As Trump has been saying, these so-called "free" trade initiatives, which the political class has concocted, are not "fair" in any sense of the word.  Both by design and through implementation, those trade agreements skew the advantage to the underdeveloped world (Mexico, China, etc.) at the expense of the middle and lower middle class in America. 

Our elites know this.  But they look at the hurt of our middle class as 1) not affecting them or their families personally and 2) part of the cost of constructing their precious New World Order.

These trade agreements have mightily benefited the upper echelon here while at the same time hollowing out America's manufacturing base.  Free trade is a major reason why real income has stagnated and wealth inequality has grown so.  

Indeed, one of Strickland's TV ads call Portman the best senator China ever had – an exaggeration, to be sure, but effective nonetheless.

In this election environment, it would behoove Portman to take up Trump's call to finally put America first in trade agreements.  He must also run away as fast as he can from the Republican establishment's call for soft immigration policies and its support for President Obama's disastrous Trans-Pacific Partnership (TPP) trade agreement .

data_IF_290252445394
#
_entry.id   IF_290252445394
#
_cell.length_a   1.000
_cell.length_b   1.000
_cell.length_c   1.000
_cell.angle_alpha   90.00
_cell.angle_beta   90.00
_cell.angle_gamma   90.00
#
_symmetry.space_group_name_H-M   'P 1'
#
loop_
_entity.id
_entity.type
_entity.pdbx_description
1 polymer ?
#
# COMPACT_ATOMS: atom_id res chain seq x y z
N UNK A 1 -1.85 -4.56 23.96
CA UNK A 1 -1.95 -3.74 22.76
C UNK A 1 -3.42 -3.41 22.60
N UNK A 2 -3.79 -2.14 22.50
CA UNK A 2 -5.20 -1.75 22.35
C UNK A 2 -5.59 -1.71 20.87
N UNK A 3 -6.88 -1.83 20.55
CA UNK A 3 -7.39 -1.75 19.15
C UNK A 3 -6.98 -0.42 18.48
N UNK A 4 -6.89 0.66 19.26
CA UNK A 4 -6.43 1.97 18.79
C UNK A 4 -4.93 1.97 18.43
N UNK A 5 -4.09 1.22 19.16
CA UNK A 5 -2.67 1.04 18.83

The best way for Portman to repudiate his record on give-away trade agreements would be to publicly embrace Trump, who will do surprisingly well in Ohio, and turn his back on the establishment call of the likes of House speaker Paul Ryan.

Such an epiphany would not be out of character for Rob Portman.  In March 2013, he surprised his supporters by coming out for same-sex marriage after being against it for his entire career.  As the senator wrote in an op-ed, "[t]his isn't how I always felt. As a congressman and senator, I opposed marriage for same-sex couples. Then something happened that led me to think through my position in a much deeper way."

That "something" was Portman's 21-year-old son Will announcing that he was homosexual.

If Portman can do a 180 on such an issue as same-sex marriage, he can do the same about his past trade positions.  He can say he thought through his past positions on trade in a much deeper way and can now see the harm they have inflicted on not just Ohio, but also America in general. 

I fear that unless Portman demonstrates a change of heart on trade and makes it known, it is he who will be out of work come January, and the country will be that much closer to the disaster of having a Democrat-controlled Senate.